Big Problem That No One Ever Talks About

by Patrick McHargue on August 29, 2014

in Originals

It’s 12:23 AM and I cannot sleep.

It wasn’t bad Chinese food or too much coffee. It was a conversation I had this evening. A conversation with a good friend that riled me up to the point that I’m still obsessing over it 5 hours later.

It was something that everyone in our business has experienced before.

The topic of work came up at our local trivia night. We usually focus on the competition and vexing questions like: Who was the first president to throw a first pitch? However, I love working and I love talking shop. So, I gave my abridged elevator pitch and left it at that.

The response from my friend was like a kick in the teeth. “You don’t sell trinkets and trash, do you?”

Hell yes, I do.

I didn’t really know how to feel about her response. I guess I still don’t. Left me with a bit of an empty feeling and a lot of questions.

How did our business get such a bad rap?

I imagine that no one really knows where the “trinkets and trash” perspective originated from. It really doesn’t matter where or when it took form. It’s out there and we see it everyday.

The only thing that really matters is what we do about it…

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Don’t Be a Promo Mercenary…

by Patrick McHargue on August 26, 2014

in Ramblings

Selling promotional products is an individual sport.

It’s the business equivalent of baseball. We’re all on a team (our company) but, our individual performance (our sales) is what defines us. At the end of the day, our batting average and home run numbers decide who gets paid the most. And it’s due to our natural competitiveness that we often get overly focused on our own numbers.   It’s very easy for an office to turn into a collection of strangers all doing their own thing.

I would never, EVER suggest that you spend your 8-10 hours at the office working on projects for your co-workers. However, I do suggest spending 20 minutes a day checking in with your teammates. Have a quick chat and find out what’s going on in their life. This little bit of effort and openness is critical to the creation of an office culture.

Selling is our job and it’s what we get paid to do, but it’s important to take a few laps around the office each day.

Here are some of the benefits to developing relationships at work:

  • Learn from the experience of others
  • Discover the perfect supplier for that tricky project you’re stuck on
  • To become a leader in our field, you need to be a leader in your office
  • No one likes eating lunch alone!
  • HAVE FUN!

We all have an idea of where we want our income to be and (hopefully) a plan of action to get it there. But, don’t overlook the importance of building an enjoyable work place. Loving where you work and caring about the people you work with is truly priceless.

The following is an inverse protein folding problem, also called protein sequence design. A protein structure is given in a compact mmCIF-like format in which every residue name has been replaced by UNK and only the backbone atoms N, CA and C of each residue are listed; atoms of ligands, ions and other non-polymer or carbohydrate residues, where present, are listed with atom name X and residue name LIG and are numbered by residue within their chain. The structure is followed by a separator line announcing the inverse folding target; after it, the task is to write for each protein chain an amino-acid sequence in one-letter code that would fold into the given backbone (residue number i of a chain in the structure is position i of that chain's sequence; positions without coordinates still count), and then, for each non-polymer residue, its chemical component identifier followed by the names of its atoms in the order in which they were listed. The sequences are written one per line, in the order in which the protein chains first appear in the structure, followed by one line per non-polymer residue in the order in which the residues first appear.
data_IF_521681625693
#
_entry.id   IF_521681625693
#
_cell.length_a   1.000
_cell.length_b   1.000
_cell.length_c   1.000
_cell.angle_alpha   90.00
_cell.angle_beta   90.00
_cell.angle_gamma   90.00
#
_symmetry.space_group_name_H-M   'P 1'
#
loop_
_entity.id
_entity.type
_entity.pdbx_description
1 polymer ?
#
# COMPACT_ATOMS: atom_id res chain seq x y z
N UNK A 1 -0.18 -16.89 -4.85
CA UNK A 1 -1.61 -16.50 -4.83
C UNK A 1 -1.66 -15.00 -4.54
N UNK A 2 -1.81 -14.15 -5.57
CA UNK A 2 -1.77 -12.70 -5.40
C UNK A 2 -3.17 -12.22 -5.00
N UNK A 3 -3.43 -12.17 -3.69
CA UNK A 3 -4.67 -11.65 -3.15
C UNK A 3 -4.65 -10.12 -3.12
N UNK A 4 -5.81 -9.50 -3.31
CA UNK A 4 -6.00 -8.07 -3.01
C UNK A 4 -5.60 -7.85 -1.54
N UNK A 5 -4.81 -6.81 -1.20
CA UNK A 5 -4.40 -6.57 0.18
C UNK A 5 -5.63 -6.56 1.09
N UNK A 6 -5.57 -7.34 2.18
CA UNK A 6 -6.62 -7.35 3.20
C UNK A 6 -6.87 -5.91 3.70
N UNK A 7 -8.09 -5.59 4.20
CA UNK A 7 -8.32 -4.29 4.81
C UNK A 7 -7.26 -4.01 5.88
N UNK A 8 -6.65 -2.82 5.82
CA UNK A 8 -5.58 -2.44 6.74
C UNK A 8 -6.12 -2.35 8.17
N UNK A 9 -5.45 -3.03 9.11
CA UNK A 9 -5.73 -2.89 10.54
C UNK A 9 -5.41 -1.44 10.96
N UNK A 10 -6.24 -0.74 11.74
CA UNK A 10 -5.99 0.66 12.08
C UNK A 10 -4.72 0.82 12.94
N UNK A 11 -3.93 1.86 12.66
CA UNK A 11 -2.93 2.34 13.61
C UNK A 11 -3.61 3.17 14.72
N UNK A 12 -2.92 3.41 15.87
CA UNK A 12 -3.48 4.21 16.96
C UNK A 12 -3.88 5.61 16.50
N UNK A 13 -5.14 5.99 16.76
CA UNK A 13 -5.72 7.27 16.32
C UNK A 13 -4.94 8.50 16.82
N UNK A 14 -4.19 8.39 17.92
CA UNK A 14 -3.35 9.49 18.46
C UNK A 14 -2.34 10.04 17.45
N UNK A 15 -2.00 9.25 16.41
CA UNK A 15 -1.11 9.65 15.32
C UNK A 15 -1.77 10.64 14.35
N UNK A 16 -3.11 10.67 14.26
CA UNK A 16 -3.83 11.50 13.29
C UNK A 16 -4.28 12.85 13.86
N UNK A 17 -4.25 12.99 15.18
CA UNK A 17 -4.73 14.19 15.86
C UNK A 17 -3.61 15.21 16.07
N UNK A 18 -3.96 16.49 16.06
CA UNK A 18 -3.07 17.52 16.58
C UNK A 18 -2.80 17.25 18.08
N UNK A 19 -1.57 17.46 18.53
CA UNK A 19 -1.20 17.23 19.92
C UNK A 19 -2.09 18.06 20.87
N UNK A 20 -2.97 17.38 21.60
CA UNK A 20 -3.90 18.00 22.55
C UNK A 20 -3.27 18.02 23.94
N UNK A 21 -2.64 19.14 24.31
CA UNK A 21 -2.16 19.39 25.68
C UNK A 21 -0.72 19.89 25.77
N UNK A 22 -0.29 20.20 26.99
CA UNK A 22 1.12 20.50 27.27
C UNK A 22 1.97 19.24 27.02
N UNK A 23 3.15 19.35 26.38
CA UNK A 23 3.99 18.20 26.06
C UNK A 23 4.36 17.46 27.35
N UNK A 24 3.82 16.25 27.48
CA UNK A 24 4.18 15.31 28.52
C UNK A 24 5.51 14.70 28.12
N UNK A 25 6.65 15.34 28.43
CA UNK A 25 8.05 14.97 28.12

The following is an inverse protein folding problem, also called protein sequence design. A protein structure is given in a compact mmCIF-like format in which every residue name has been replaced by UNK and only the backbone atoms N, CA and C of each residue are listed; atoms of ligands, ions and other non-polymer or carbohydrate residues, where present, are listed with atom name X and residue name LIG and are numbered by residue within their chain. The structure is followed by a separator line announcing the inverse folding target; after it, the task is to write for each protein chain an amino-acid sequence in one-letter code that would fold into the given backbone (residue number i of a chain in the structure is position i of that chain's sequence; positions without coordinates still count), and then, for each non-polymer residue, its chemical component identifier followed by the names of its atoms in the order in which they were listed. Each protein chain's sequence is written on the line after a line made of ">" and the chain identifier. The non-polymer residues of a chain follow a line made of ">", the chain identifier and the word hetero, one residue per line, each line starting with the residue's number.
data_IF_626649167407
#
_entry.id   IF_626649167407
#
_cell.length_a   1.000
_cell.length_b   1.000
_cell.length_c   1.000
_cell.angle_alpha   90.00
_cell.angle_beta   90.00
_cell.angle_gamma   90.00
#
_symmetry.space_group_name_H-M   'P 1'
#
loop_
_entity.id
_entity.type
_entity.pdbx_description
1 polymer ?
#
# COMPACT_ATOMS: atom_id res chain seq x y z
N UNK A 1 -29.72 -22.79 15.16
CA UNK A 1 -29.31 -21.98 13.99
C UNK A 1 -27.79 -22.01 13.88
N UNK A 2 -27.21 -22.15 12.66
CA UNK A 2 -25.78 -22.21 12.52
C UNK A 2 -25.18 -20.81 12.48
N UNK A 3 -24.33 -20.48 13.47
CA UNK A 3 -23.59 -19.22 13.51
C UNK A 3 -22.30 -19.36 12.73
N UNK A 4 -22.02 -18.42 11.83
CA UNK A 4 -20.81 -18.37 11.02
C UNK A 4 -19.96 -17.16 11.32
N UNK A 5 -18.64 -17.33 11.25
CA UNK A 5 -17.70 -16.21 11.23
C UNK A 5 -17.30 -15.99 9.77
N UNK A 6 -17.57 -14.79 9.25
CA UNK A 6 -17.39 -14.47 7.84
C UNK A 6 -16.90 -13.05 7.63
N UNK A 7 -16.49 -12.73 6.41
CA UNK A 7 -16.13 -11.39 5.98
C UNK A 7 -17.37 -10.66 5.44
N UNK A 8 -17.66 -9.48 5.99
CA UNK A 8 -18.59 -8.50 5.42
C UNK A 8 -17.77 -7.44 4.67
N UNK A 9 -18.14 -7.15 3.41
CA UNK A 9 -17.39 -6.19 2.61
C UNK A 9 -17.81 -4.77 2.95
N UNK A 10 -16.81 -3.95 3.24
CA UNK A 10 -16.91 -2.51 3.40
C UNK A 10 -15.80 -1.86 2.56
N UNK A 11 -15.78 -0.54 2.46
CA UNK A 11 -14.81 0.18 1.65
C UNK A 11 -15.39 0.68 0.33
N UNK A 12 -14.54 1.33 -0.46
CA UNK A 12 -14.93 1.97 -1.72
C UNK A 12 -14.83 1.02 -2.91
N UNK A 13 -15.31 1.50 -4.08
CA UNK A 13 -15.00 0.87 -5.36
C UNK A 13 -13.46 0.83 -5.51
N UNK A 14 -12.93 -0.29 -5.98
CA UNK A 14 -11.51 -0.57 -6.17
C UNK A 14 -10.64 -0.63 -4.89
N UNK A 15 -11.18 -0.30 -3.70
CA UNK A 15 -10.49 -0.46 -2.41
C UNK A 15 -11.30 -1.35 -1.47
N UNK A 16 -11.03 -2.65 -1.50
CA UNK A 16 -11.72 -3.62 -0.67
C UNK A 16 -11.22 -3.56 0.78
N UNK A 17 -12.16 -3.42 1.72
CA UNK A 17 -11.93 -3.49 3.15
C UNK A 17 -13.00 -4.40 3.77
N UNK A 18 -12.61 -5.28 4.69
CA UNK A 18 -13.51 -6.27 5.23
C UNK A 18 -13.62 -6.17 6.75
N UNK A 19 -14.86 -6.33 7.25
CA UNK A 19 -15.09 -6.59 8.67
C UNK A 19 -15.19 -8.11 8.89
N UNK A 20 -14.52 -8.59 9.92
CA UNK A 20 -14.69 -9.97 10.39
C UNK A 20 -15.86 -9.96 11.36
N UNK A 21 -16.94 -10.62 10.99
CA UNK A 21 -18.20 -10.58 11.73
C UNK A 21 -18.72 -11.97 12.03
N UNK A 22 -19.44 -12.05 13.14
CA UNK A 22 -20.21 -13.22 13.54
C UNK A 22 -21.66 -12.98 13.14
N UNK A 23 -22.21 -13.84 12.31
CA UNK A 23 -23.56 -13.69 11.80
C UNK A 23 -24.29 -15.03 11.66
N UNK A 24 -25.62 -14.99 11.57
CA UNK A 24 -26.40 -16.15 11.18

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Foolproof Method for Writing Sales Emails

by Patrick McHargue on August 22, 2014

in Copywriting

My sales emails regularly get an open rate of over 20%. These are emails to complete strangers. They don’t know me, but they open my email.

Why? Why don’t they just click delete like they do to your emails?

I always follow a formula that’s been around since the 1920s. It couldn’t be simpler, but it’s made fortunes for people who can make regular use of it.

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Attention – Grab your readers attention with an gripping headline.

Interest – Share interesting facts, figures, or research with them.

Desire – Make them imagine themselves benefiting from your product or service

Action – Give them step-by-step (idiot-proof) directions of what you want them to do next.  Tell them exactly how to take action!

 

Below is an email made using the AIDA formula that achieved a 22% open rate.

 

Subject: Have You Heard About The Big Problem with the New _______ (customer name) Logo?

Embroidery is the most popular method for decorating the polo shirts that your associates wear.  However, the new logo CANNOT BE EMBROIDERED.  The logo is simply too detailed for thread to do it justice. The result is a blocky, unappealing look.

The attached PowerPoint document includes the eight alternative design techniques that our industry leading Chicago-based design firm came up with.  These designs were highly influenced by what is happening in the retail world and the current trends in uniform design.  This is the kind of apparel that your young teams want to wear.

Select your favorite shirt option (numbered 1-7 based on what slide they are on).  Respond to this email right now with your preferred style and shirt size.  I’ll send out a sample for you to review right away.  You pay no shipping or sample fee.  Simply, reply to this email and enjoy your new shirt!

 

Parting tip: Whatever you do, make the email about what you can do for them! No one cares about you, they only care about themselves and what you can do for them!

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5 Ways That Promo Pros Are Like Entrepreneurs

by Patrick McHargue on August 19, 2014

in Ramblings

5 Ways That Promo Pros Are Like Enterpreneurs 5 Ways That Promo Pros Are Like Enterpreneurs